The E55 AMG–A station wagon that gets to the grocery store before you do
By Scott Mowbray
Some of my fellow editors hold the station wagon in special contempt, and it’s true that the basic wagon is sexy like elastic-waistband pants. But I like the wagon because it is a car, not a car pretending to be an after-school bus (i.e., a minivan) or a truck pretending to be a Bradley Fighting Vehicle (any full-size SUV).
But what is Mercedes’s E55 AMG wagon? (AMG is Mercedes’s in-house unit that tricks out basic Benzes with monster engines and other performance equipment. You find souped-up AMGs up and down the company’s model line.) At 14 mpg city on premium gas, the E55 ain’t fuel-efficient, and an 83-grand sticker makes it an exotic that only a few appreciative Americans will probably buy. In short, it’s Superwagon. Outwardly handsome but still basically resembling a big elastic-waistband-pants sort of car, this machine is so muscular, so fast, so comfortable and so practical that it’s like Clark Kent’s own private joke.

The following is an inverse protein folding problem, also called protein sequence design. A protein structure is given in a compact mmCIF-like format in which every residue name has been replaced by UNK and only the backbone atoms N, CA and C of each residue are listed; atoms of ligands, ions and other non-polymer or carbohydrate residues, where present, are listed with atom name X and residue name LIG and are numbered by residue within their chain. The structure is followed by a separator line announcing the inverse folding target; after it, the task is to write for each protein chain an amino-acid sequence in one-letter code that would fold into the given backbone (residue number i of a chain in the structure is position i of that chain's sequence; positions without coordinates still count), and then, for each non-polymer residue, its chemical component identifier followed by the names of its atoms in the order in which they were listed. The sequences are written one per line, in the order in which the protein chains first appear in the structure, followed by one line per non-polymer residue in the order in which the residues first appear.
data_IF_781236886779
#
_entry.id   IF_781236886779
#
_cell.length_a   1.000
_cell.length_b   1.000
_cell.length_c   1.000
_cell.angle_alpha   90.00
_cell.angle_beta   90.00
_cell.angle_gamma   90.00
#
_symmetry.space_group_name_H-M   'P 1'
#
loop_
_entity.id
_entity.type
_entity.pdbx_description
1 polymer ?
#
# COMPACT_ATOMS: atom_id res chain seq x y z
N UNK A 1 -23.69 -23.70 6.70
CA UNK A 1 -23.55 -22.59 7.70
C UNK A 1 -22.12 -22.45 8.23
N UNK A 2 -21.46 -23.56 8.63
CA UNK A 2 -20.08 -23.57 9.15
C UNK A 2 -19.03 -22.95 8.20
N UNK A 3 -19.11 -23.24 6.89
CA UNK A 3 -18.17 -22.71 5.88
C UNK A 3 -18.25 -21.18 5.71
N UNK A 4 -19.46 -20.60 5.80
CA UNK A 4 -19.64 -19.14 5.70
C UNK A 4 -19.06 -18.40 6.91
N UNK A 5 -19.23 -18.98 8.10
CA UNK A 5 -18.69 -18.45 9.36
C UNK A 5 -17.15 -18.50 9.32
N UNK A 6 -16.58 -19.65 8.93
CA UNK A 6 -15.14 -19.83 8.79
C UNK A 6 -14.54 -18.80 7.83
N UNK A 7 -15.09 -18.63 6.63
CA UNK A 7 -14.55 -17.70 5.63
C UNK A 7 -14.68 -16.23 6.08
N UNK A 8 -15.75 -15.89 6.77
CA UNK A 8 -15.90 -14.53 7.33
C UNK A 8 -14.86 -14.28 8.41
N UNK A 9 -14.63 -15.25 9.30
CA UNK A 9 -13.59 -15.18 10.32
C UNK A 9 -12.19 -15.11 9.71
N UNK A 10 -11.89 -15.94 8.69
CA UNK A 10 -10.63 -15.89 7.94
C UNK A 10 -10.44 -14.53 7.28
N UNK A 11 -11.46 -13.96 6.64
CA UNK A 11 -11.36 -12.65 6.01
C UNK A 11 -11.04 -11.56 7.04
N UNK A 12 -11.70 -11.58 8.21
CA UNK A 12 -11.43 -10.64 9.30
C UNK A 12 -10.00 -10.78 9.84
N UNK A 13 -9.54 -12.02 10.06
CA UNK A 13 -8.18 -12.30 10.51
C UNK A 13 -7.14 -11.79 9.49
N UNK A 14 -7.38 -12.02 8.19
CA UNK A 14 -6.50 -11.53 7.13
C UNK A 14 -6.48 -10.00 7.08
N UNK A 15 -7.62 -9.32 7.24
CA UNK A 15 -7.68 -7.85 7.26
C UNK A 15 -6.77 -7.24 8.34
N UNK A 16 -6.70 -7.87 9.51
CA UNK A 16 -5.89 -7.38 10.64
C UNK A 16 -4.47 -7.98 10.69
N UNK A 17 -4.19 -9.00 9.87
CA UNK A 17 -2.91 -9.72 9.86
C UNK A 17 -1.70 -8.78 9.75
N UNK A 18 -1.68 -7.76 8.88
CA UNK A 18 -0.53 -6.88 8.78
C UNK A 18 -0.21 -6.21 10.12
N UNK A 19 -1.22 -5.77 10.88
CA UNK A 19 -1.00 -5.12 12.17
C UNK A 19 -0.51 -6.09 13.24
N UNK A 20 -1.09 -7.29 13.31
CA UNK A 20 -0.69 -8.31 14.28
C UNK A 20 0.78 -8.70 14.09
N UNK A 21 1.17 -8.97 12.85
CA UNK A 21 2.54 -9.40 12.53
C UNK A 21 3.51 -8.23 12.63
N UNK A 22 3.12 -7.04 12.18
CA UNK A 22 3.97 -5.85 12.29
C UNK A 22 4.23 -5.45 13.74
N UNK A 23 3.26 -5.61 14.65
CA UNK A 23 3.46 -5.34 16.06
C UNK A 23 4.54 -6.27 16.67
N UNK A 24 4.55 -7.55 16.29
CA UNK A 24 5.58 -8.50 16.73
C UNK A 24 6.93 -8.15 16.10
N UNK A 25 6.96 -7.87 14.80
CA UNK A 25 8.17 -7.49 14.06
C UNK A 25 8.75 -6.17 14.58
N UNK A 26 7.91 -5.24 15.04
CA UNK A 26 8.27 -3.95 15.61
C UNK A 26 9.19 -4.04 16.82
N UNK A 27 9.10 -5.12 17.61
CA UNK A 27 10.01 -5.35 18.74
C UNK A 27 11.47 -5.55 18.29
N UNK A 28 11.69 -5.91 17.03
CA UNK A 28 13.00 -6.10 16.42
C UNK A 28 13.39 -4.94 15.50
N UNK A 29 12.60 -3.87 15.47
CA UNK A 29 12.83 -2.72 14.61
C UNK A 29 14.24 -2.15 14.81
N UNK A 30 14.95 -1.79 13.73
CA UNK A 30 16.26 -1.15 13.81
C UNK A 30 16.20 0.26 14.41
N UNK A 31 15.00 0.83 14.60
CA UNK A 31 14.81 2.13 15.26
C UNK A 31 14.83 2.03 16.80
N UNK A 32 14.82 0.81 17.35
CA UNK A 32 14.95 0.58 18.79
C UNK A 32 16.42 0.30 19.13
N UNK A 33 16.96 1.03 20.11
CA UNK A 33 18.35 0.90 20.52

The E-class AMG wagon packs a 469-horse 332-cubic-inch supercharged V8 and has brake discs the size of manhole covers. Try 0 to 60 in the sub-five-seconds zone and 70-to-0 braking sub-175 feet (the latter according to Car and Driver). These are Porsche/’Vette/Ferrari numbers, in a station wagon. They don’t mean much, though, until you feel this grocery-hauler lunge past 60 in second gear, still a good way below the redline, and then slow down under hard braking as if it’s being sucked to a halt by a black hole in the pavement. I did that up and down a backcountry road in North Carolina, laughing, then took it to 130 before remembering to be sensible (an electronic speed governor kicks in at 155, if you happen to live near the salt flats). Cornering on the Conti ZR-18 tires was equally fierce, with assorted electronic stabilizing systems making you feel like a better driver than you are.